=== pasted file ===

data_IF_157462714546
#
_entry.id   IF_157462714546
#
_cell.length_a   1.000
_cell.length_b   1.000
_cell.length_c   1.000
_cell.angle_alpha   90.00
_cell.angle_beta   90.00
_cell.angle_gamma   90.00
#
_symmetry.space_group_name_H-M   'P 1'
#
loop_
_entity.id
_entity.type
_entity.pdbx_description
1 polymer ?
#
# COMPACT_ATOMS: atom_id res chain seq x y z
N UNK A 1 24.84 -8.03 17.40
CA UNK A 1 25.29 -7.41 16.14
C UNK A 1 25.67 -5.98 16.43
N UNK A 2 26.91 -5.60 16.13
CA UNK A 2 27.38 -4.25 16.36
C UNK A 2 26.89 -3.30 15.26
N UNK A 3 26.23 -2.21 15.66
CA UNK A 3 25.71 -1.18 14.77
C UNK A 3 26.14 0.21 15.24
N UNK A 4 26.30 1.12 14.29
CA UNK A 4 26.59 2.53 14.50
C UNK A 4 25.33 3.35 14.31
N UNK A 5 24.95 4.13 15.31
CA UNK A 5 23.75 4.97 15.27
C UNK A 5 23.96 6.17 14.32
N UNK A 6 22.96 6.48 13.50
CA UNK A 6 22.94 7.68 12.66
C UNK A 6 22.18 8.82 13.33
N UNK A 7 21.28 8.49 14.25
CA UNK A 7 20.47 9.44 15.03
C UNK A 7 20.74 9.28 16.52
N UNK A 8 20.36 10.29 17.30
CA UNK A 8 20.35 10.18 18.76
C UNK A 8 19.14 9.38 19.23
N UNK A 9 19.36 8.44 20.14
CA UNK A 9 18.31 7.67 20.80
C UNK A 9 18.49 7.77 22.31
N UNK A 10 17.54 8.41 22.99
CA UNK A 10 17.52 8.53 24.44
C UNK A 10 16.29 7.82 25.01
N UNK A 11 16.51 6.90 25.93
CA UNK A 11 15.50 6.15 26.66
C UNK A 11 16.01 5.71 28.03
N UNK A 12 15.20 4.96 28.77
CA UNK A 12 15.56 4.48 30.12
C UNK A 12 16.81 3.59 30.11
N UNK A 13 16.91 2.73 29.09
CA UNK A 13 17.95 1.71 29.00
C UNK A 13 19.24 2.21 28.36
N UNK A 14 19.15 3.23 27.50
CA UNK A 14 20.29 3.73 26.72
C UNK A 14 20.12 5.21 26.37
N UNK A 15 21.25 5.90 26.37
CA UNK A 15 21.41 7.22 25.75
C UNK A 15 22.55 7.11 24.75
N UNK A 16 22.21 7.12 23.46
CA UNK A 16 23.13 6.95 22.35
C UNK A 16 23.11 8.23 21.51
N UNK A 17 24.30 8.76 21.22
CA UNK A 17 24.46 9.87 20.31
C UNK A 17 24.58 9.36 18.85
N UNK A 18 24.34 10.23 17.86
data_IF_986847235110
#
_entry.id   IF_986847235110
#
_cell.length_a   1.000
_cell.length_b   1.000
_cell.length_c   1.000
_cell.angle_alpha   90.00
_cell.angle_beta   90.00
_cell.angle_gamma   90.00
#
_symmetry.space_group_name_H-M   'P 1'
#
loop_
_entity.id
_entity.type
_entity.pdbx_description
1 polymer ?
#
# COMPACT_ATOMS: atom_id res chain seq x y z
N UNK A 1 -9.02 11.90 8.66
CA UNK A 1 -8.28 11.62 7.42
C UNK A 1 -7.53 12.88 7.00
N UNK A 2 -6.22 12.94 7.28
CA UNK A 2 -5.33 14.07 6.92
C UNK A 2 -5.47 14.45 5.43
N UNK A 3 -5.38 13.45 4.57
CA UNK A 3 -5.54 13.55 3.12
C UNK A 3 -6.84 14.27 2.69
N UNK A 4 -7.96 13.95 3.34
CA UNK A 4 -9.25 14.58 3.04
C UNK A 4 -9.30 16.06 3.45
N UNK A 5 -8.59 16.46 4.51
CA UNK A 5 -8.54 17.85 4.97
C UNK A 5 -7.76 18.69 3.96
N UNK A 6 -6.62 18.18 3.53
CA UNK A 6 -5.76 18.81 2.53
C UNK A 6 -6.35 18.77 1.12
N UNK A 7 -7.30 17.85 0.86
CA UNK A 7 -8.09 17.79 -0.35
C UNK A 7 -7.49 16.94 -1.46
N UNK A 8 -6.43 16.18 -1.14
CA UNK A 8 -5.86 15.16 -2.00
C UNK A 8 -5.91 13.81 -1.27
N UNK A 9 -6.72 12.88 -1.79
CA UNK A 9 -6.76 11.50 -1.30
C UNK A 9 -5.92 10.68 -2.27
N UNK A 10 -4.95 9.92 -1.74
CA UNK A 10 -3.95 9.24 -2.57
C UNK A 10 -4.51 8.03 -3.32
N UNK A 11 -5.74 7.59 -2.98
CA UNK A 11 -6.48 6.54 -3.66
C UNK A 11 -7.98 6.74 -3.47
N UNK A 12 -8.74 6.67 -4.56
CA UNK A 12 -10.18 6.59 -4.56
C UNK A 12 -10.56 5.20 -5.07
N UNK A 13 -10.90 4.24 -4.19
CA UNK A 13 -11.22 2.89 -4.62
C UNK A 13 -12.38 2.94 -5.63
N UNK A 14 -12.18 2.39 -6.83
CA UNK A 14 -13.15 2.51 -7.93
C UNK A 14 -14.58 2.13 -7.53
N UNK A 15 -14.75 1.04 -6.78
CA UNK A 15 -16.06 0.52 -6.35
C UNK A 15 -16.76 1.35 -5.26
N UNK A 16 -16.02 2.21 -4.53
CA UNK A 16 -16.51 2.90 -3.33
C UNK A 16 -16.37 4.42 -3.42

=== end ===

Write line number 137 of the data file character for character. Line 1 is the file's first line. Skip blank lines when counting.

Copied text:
C UNK A 15 -16.76 1.35 -5.26